Two neuro-diverse young adults, Nat and Louis, gave local businesses a heart-warming insight into the vital role of supported employment at a seminar on Wednesday 12 October at the De La Warr Pavilion.

Each spoke enthusiastically about their work at Strive Café and Little Gate Farm, stressing how much it meant to them to be in paid employment and financially independent.

Hosted by Bexhill Chamber of Commerce, the Inclusive Employment seminar introduced local employers, particularly those facing recruitment challenges, to the untapped potential of a neurodiverse workforce.

Howard Martin, President, Bexhill Chamber of Commerce said: ‘The seminar was hugely informative, busted a lot of myths and really brought home the opportunity for local businesses of employing enthusiastic and skilled neuro-diverse young adults like Nat and Louis.’

          

At the seminar, Mary Briggs, Director of Strive Café, discussed how the café bridges the gap between college and employment, providing paid work for young people with learning disabilities and giving them the experience to go on and secure hospitality roles elsewhere. And Andrea Randall-Smith, CEO of Little Gate Farm, which finds paid jobs for neuro-diverse adults in a wide range of sectors, emphasised the care taken to match the right person to the right role and explained how job coaches provided by the charity smooth the experience for both the employee and employer.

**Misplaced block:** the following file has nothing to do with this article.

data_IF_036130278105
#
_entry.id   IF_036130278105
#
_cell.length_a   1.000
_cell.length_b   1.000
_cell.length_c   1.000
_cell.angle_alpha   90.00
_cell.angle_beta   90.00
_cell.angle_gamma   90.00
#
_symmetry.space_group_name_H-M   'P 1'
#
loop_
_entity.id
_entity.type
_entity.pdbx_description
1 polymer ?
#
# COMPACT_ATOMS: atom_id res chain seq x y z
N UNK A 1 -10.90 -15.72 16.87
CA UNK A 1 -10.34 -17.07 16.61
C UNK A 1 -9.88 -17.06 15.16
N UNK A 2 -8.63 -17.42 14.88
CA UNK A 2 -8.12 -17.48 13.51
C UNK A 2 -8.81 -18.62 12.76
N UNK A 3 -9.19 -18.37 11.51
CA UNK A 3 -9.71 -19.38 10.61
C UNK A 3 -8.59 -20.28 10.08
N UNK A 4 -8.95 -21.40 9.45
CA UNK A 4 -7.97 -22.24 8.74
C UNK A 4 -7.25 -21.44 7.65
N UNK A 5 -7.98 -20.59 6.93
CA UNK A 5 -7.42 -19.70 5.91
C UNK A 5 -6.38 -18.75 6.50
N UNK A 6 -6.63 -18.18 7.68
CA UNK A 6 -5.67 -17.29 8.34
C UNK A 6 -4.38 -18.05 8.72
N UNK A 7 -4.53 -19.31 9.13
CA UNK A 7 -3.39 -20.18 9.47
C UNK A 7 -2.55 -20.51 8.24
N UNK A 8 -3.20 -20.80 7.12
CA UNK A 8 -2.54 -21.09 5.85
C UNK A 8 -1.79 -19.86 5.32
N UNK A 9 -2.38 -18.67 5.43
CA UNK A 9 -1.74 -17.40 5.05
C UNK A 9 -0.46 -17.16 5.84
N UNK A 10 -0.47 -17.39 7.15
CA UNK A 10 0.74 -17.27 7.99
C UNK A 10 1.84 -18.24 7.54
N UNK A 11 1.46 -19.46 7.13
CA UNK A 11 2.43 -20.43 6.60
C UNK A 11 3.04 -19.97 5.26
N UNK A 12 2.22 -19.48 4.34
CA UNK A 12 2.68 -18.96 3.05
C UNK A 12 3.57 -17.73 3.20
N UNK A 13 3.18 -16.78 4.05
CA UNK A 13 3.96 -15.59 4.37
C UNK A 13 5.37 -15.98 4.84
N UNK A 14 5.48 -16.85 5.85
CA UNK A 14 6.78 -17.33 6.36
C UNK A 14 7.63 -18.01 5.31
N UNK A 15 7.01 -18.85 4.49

With only 6% of people with learning disabilities in the UK currently in paid employment, Victoria Bevis, Legal Director of EMW Law LLP outlined the business case for inclusivity. While Stewart Drew, Director and CEO of the De La Warr Pavilion, impressed on the audience how employing two Little Gate Farm apprentices had been an enriching experience for the whole organisation and transformative in its approach to inclusivity.

           

Andrea Randall-Smith said: ‘This event means so much to local organisations like Strive Café and Little Gate and, most importantly, to those adults who need the paid employment. The impact of this type of work is huge – it reaches and supports locally but also impacts on a national level.’

The seminar photography was taken by Sam Kirimli, an award-winning photographer with autism whose work is exhibited and sold at Strive Café.

To find out more about the work of Little Gate Farm and Strive Cafe, explore www.littlegate.org.uk, www.strivecafe.org or pop into Strive Café on Sackville Road.

View a film about De La Warr Pavilion’s Little Gate Farm apprentices here.

Posted by Luke Furminger on Monday 24 October 2022